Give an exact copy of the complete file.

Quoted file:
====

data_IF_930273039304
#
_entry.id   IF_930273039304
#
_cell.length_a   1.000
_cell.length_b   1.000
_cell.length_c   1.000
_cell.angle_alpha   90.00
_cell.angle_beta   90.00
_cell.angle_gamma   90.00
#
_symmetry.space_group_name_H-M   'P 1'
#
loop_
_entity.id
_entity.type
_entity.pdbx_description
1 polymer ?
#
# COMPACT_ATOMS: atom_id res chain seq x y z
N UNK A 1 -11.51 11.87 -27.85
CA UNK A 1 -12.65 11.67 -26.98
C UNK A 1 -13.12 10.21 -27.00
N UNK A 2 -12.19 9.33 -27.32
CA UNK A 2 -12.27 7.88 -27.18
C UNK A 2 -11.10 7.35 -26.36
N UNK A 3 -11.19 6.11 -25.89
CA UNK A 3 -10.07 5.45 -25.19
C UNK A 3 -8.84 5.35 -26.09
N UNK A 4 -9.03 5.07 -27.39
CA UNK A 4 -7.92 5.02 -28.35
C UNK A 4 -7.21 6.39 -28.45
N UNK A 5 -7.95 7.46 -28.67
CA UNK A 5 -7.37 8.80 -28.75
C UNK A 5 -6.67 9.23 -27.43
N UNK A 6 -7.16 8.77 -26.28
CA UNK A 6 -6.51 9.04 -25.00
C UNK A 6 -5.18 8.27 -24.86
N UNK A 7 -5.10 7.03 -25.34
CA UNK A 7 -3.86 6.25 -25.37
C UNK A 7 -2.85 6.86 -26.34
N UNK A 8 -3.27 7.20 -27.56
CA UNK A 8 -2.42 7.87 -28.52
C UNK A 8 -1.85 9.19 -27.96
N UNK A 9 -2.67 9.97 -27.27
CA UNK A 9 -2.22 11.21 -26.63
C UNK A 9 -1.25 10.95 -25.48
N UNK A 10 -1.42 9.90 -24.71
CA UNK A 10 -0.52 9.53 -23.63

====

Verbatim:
data_IF_930273039304
#
_entry.id   IF_930273039304
#
_cell.length_a   1.000
_cell.length_b   1.000
_cell.length_c   1.000
_cell.angle_alpha   90.00
_cell.angle_beta   90.00
_cell.angle_gamma   90.00
#
_symmetry.space_group_name_H-M   'P 1'
#
loop_
_entity.id
_entity.type
_entity.pdbx_description
1 polymer ?
#
# COMPACT_ATOMS: atom_id res chain seq x y z
N UNK A 1 -11.51 11.87 -27.85
CA UNK A 1 -12.65 11.67 -26.98
C UNK A 1 -13.12 10.21 -27.00
N UNK A 2 -12.19 9.33 -27.32
CA UNK A 2 -12.27 7.88 -27.18
C UNK A 2 -11.10 7.35 -26.36
N UNK A 3 -11.19 6.11 -25.89
CA UNK A 3 -10.07 5.45 -25.19
C UNK A 3 -8.84 5.35 -26.09
N UNK A 4 -9.03 5.07 -27.39
CA UNK A 4 -7.92 5.02 -28.35
C UNK A 4 -7.21 6.39 -28.45
N UNK A 5 -7.95 7.46 -28.67
CA UNK A 5 -7.37 8.80 -28.75
C UNK A 5 -6.67 9.23 -27.43
N UNK A 6 -7.16 8.77 -26.28
CA UNK A 6 -6.51 9.04 -25.00
C UNK A 6 -5.18 8.27 -24.86
N UNK A 7 -5.10 7.03 -25.34
CA UNK A 7 -3.86 6.25 -25.37
C UNK A 7 -2.85 6.86 -26.34
N UNK A 8 -3.27 7.20 -27.56
CA UNK A 8 -2.42 7.87 -28.52
C UNK A 8 -1.85 9.19 -27.96
N UNK A 9 -2.67 9.97 -27.27
CA UNK A 9 -2.22 11.21 -26.63
C UNK A 9 -1.25 10.95 -25.48
N UNK A 10 -1.42 9.90 -24.71
CA UNK A 10 -0.52 9.53 -23.63